To determine the minimum amount that must be distributed, Dick must divide the balance on Dec. 31, 2008, by 42.7. If Dick withdraws less than the minimum amount, the shortfall will be subject to the excess-accumulation penalty. To determine the minimum amount he must distribute for each subsequent year, Dick must subtract one from his life expectancy of the previous year. He must then use that new life-expectancy factor as a divisor of the previous year-end balance.
The IRA plan document allowed Dick to designate a second-generation beneficiary, and he designated his son Harry. If Dick were to die in 2013, when his remaining life expectancy is 38.7 (42.7 – 4), Harry could continue distributions for Dick's remaining life expectancy. It is important to note that only the first-generation beneficiary's life expectancy is factored into the distribution equation; therefore, Harry's age is not relevant.
In this example, Tom could have chosen to designate Harry as his own beneficiary, resulting in a longer stretch period. In such a case, Harry would be the first-generation beneficiary, and his life expectancy instead of Dick's would be factored into the equation.
Primary Benefits of the Stretch Concept
The primary benefit of the stretch provision is that it allowed beneficiaries to defer paying taxes on the account balance and to continue enjoying tax-deferred and/or tax-free growth as long as possible. Without the stretch provision, beneficiaries may be required to distribute the full account balance in a period much shorter than the beneficiary's life expectancy, possibly causing them to be in a higher tax bracket and resulting in significant taxes on the withdrawn amount. In fact, under the SECURE Act, beneficiaries must withdraw the entire account within 10 years from the date of the death of the original account holder.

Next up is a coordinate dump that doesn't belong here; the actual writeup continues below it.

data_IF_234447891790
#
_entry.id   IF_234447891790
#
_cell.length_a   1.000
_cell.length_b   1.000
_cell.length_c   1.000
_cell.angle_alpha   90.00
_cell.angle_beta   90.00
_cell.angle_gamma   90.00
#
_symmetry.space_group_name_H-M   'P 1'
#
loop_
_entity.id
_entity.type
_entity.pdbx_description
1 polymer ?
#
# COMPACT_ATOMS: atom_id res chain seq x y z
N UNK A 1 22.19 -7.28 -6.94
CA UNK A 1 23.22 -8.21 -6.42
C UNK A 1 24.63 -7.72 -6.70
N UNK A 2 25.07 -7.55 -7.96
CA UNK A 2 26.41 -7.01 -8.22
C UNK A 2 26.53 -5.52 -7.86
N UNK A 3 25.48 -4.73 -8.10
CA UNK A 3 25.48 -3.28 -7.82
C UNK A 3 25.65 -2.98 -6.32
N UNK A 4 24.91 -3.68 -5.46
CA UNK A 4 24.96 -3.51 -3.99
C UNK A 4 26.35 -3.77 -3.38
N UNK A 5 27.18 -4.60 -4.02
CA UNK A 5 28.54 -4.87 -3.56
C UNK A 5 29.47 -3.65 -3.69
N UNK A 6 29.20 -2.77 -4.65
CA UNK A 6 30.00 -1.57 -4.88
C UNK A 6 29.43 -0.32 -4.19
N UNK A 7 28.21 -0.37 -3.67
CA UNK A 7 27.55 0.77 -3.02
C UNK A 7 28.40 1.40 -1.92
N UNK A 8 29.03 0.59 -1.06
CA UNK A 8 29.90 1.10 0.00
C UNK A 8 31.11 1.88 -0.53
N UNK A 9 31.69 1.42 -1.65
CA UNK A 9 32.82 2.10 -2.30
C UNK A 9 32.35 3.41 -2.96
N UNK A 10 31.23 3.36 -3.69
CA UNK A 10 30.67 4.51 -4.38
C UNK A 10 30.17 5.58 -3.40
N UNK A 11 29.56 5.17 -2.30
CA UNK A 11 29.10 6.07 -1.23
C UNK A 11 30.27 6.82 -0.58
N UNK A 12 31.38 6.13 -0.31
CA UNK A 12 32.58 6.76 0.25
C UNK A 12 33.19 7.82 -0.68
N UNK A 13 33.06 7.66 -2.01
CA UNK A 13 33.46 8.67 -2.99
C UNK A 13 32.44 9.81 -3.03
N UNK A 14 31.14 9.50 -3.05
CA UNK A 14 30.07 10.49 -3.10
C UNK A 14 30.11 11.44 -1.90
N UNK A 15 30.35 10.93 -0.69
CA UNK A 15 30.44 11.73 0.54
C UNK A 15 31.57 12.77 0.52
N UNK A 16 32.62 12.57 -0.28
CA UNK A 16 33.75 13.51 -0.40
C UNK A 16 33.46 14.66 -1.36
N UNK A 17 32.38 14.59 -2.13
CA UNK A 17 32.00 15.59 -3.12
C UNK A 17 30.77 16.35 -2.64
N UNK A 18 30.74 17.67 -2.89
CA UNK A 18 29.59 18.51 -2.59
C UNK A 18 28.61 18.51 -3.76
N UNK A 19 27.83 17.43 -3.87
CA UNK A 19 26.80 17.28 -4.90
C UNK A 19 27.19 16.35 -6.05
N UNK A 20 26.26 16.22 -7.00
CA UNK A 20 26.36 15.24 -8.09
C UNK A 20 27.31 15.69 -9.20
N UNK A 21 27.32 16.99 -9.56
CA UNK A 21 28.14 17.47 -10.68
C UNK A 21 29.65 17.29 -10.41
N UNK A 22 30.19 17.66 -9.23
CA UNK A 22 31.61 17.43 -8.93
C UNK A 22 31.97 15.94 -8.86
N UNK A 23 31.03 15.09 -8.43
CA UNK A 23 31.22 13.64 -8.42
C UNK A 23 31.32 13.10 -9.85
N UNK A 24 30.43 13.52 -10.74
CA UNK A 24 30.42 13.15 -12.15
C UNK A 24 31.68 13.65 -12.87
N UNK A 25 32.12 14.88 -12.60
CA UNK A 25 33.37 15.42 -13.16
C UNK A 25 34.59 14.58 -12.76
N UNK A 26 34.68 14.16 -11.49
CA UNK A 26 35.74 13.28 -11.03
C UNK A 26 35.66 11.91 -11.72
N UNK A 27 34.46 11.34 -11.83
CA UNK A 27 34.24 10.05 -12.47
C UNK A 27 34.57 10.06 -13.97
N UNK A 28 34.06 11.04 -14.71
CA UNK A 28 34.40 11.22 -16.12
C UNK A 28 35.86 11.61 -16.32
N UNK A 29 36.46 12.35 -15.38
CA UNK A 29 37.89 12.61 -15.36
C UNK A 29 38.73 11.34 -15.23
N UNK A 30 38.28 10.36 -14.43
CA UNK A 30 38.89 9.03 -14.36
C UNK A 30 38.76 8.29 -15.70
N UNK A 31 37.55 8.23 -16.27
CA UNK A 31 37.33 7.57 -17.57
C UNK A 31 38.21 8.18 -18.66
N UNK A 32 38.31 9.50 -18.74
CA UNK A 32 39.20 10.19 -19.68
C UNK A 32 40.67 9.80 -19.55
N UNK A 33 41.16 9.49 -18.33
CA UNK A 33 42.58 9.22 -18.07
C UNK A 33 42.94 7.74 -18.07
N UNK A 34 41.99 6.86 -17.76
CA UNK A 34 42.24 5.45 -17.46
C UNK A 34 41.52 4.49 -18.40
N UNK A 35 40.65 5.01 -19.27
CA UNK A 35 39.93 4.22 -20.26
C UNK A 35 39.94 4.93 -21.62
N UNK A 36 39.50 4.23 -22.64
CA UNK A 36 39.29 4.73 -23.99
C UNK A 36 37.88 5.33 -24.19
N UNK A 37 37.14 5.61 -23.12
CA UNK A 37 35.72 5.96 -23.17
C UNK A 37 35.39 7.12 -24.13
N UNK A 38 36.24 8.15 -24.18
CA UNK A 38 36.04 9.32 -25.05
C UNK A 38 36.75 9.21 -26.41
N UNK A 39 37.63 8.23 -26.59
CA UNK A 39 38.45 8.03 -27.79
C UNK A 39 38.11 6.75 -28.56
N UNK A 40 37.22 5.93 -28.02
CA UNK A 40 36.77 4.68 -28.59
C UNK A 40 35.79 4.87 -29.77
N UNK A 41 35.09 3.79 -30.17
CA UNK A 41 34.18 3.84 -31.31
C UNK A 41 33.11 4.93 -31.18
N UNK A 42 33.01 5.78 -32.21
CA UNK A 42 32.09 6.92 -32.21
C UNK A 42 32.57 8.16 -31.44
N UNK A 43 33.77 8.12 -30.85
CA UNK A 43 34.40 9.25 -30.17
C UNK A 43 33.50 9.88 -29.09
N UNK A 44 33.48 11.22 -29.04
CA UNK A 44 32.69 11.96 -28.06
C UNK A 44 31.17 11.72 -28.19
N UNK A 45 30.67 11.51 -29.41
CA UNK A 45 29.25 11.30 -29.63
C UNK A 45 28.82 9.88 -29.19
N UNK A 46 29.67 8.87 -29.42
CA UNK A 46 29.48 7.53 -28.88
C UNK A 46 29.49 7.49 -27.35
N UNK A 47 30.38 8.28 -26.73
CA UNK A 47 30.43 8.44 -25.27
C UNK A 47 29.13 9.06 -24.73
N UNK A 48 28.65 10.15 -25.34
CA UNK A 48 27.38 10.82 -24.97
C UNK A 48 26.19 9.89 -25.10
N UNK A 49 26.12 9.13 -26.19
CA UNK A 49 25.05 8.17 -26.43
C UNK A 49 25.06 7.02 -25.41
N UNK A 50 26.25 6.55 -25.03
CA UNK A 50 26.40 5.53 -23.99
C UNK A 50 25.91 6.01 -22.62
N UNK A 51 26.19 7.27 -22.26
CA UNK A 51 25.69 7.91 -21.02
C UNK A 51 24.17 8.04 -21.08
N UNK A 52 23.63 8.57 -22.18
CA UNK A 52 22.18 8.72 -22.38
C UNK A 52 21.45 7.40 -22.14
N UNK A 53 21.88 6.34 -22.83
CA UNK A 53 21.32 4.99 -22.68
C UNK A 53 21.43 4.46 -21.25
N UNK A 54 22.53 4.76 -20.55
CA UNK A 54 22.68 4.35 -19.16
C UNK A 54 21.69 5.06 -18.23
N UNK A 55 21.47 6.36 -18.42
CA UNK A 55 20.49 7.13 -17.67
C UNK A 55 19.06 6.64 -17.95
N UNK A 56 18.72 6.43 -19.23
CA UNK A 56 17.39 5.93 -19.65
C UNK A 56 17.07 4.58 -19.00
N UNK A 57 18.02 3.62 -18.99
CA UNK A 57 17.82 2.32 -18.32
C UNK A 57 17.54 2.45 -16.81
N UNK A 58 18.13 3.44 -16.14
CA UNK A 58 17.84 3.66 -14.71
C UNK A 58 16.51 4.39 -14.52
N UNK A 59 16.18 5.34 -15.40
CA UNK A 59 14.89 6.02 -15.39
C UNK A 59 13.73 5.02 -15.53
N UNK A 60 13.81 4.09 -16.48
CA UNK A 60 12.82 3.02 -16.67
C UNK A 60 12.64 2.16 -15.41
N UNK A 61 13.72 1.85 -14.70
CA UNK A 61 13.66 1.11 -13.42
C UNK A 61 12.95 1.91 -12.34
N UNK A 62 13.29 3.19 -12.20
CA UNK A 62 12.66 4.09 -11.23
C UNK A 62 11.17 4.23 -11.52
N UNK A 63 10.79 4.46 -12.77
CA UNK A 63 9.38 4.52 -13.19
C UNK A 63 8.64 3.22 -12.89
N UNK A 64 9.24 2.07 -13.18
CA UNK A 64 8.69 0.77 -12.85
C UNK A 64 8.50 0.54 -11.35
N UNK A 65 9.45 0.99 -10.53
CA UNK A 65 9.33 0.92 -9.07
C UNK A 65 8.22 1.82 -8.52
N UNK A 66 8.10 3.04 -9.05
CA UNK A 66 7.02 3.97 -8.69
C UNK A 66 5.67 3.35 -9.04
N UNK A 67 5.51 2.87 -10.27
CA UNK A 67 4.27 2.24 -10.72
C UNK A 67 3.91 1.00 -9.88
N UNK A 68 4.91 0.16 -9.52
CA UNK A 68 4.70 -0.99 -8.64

Generally, the stretch option was not a binding provision, which means the beneficiary may have chosen to discontinue it at any time by distributing the entire balance of the inherited IRA. This allowed (and still allows) the beneficiary some flexibility if the person needed to distribute more than the minimum required amount.
Benefits for Spouses
A spouse beneficiary is allowed to treat the inherited IRA as his or her own. When the spouse elects to do this, the stretch concept is not an issue, as the spouse beneficiary is given the same status and options as the original IRA owner. However, should the spouse choose to treat the IRA as an inherited IRA, then the stretch rule would have applied.
The Bottom Line
Starting with beneficiaries of those who died on Jan. 1, 2020 or later, the stretch concept no longer applies. In light of these changes, be sure to consult your tax and financial professional for assistance with making beneficiary designations that suit your financial profile, your wealth management goals, and the new legislation.
For education only, these are the questions that would have enabled you to tell whether the stretch concept applied to any of your IRAs: Will the beneficiary be allowed to take distributions over a life-expectancy period? Will the beneficiary be allowed to designate second- and subsequent-generation beneficiaries? If the answer to these questions was yes, then you would have been able to use the stretch concept with the IRA.
With the stretch IRA provision removed from retirement options, persuading an IRA provider to incorporate the permission to have one into an IRA's documents is no longer an issue.